Varicose Veins

To understand how varicose veins occur, it is necessary to understand the circulatory blood system.

FUNCTIONING OF THE VENOUS CIRCULATORY SYSTEM

The following information will help you understand how the venous circulatory system works and also how varicose diseases such as varicose veins occur.

There are two venous circulatory systems in the lower limbs:

  • A deep system, draining 90% of the venous blood from the legs.
  • A superficial system that drains the remaining 10% of the venous blood. This is the network that is responsible for the appearance of varicose veins and must be treated when it becomes varicose.

The venous bloodstream normally operates from the feet to the thighs thanks to three aspects of the circulatory system:

  • Tonus of the venous wall.
  • Muscular activity of the legs and thighs.
  • Presence of valves that impede the flow of blood back to the feet.


CAUSES AND SYMPTOMS OF VARICOSE VEINS

In the first stage of the disease, the affected veins are called varicosities. They resemble red or bluish filaments on the surface of the skin. When the affected veins have a larger diameter, these are called varicose veins.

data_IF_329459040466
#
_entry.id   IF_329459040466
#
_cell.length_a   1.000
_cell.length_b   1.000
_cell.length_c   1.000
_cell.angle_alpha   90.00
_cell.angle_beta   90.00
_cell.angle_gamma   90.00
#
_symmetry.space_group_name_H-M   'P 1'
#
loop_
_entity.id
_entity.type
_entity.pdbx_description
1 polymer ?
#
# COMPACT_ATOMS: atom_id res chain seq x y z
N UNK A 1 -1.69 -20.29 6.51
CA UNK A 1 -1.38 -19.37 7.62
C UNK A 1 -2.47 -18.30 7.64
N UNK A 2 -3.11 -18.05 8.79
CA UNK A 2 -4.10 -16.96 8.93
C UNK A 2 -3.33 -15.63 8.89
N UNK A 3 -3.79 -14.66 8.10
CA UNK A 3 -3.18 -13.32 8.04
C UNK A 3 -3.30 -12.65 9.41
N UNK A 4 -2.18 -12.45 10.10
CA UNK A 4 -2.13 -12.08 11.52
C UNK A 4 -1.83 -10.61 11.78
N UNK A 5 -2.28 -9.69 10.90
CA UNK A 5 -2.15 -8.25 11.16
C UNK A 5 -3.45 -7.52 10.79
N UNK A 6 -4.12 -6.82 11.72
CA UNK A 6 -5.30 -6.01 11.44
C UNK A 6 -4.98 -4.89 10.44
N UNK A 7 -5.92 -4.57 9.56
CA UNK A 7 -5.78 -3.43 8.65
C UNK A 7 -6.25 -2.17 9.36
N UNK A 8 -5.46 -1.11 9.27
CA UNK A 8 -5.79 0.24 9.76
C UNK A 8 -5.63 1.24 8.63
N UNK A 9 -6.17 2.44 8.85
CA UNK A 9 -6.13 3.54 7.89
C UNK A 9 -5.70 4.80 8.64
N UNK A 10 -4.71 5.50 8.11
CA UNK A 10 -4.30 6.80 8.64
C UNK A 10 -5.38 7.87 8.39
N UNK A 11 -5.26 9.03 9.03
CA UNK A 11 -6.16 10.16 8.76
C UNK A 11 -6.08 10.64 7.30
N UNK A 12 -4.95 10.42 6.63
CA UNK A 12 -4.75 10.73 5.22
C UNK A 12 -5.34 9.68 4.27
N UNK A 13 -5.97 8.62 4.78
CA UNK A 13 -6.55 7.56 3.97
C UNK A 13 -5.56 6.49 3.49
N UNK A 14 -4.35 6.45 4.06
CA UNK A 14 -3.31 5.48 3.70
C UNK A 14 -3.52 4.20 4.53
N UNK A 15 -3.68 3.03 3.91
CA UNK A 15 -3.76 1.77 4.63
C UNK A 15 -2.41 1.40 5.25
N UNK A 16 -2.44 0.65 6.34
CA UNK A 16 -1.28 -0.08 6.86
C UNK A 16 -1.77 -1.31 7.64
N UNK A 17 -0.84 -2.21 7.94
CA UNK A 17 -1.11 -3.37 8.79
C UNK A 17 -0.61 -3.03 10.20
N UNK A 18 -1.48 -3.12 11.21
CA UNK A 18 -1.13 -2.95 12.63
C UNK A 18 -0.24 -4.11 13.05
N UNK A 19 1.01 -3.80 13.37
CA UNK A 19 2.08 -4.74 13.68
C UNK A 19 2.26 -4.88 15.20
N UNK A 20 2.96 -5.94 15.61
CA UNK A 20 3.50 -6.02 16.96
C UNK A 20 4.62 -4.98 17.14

Varicosis is caused by the weakening of the superficial vein walls and by the ineffectiveness of the valve system. A blood leakage occurs, especially when standing up. This leak comes from the depth of the limb to the surface. This happens in the superficial veins, which gradually dilate to become real pockets of blood.

This reflux of blood from the depth to the surface or from the top to the bottom in the superficial venous system and its stagnation in the venous “lakes” explains the following:

  • Pain and heaviness, tingling and, more rarely, cramps.
  • Swelling of the ankles.
  • Cutaneous disorders: eczema and varicose ulcers, brown patches, blotches and induration (hardening of tissues).
  • Development of thrombosis and even pulmonary embolism.

Treating these varicose veins and closing the “leaks” improves venous circulation of the limb.

The causes of varicose veins can be various:

  • Congenital: in most cases of varicose veins, varicose heredity can be traced to the paternal or maternal side.
  • Acquired: usually, these types of varicose veins appear after trauma or an accident in which the vein has been subjected to irreversible damage.
  • Aggravating factors: when there is a prior weakness of the venous capital, certain factors can contribute to the deterioration of the venous bed. These factors can include obesity, standing stationary for prolonged periods as well as the number of pregnancies a woman has had(hormonal effect).